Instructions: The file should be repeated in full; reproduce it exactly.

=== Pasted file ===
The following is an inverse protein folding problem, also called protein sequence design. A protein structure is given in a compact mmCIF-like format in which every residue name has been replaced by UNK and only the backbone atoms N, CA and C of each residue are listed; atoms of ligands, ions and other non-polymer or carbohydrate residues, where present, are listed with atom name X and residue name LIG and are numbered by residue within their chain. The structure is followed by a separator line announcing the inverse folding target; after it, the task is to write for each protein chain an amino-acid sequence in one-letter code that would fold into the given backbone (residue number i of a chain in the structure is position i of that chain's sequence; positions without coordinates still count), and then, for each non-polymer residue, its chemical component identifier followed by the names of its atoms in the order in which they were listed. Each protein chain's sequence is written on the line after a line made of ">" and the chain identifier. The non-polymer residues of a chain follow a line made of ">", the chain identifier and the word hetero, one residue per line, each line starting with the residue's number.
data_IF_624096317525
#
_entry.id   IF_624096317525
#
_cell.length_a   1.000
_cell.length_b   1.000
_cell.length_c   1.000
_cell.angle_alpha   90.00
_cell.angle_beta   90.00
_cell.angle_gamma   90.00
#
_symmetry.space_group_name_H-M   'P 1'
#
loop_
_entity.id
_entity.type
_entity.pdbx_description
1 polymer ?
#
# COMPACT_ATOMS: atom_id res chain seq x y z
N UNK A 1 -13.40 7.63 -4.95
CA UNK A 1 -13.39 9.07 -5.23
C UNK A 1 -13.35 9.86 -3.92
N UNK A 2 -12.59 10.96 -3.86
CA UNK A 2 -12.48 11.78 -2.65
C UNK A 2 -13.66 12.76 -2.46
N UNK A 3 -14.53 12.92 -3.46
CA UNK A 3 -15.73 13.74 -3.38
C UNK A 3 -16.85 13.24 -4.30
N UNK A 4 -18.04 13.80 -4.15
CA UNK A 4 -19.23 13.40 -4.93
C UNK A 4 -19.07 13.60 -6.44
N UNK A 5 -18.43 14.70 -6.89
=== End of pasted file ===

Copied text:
The following is an inverse protein folding problem, also called protein sequence design. A protein structure is given in a compact mmCIF-like format in which every residue name has been replaced by UNK and only the backbone atoms N, CA and C of each residue are listed; atoms of ligands, ions and other non-polymer or carbohydrate residues, where present, are listed with atom name X and residue name LIG and are numbered by residue within their chain. The structure is followed by a separator line announcing the inverse folding target; after it, the task is to write for each protein chain an amino-acid sequence in one-letter code that would fold into the given backbone (residue number i of a chain in the structure is position i of that chain's sequence; positions without coordinates still count), and then, for each non-polymer residue, its chemical component identifier followed by the names of its atoms in the order in which they were listed. Each protein chain's sequence is written on the line after a line made of ">" and the chain identifier. The non-polymer residues of a chain follow a line made of ">", the chain identifier and the word hetero, one residue per line, each line starting with the residue's number.
data_IF_624096317525
#
_entry.id   IF_624096317525
#
_cell.length_a   1.000
_cell.length_b   1.000
_cell.length_c   1.000
_cell.angle_alpha   90.00
_cell.angle_beta   90.00
_cell.angle_gamma   90.00
#
_symmetry.space_group_name_H-M   'P 1'
#
loop_
_entity.id
_entity.type
_entity.pdbx_description
1 polymer ?
#
# COMPACT_ATOMS: atom_id res chain seq x y z
N UNK A 1 -13.40 7.63 -4.95
CA UNK A 1 -13.39 9.07 -5.23
C UNK A 1 -13.35 9.86 -3.92
N UNK A 2 -12.59 10.96 -3.86
CA UNK A 2 -12.48 11.78 -2.65
C UNK A 2 -13.66 12.76 -2.46
N UNK A 3 -14.53 12.92 -3.46
CA UNK A 3 -15.73 13.74 -3.38
C UNK A 3 -16.85 13.24 -4.30
N UNK A 4 -18.04 13.80 -4.15
CA UNK A 4 -19.23 13.40 -4.93
C UNK A 4 -19.07 13.60 -6.44
N UNK A 5 -18.43 14.70 -6.89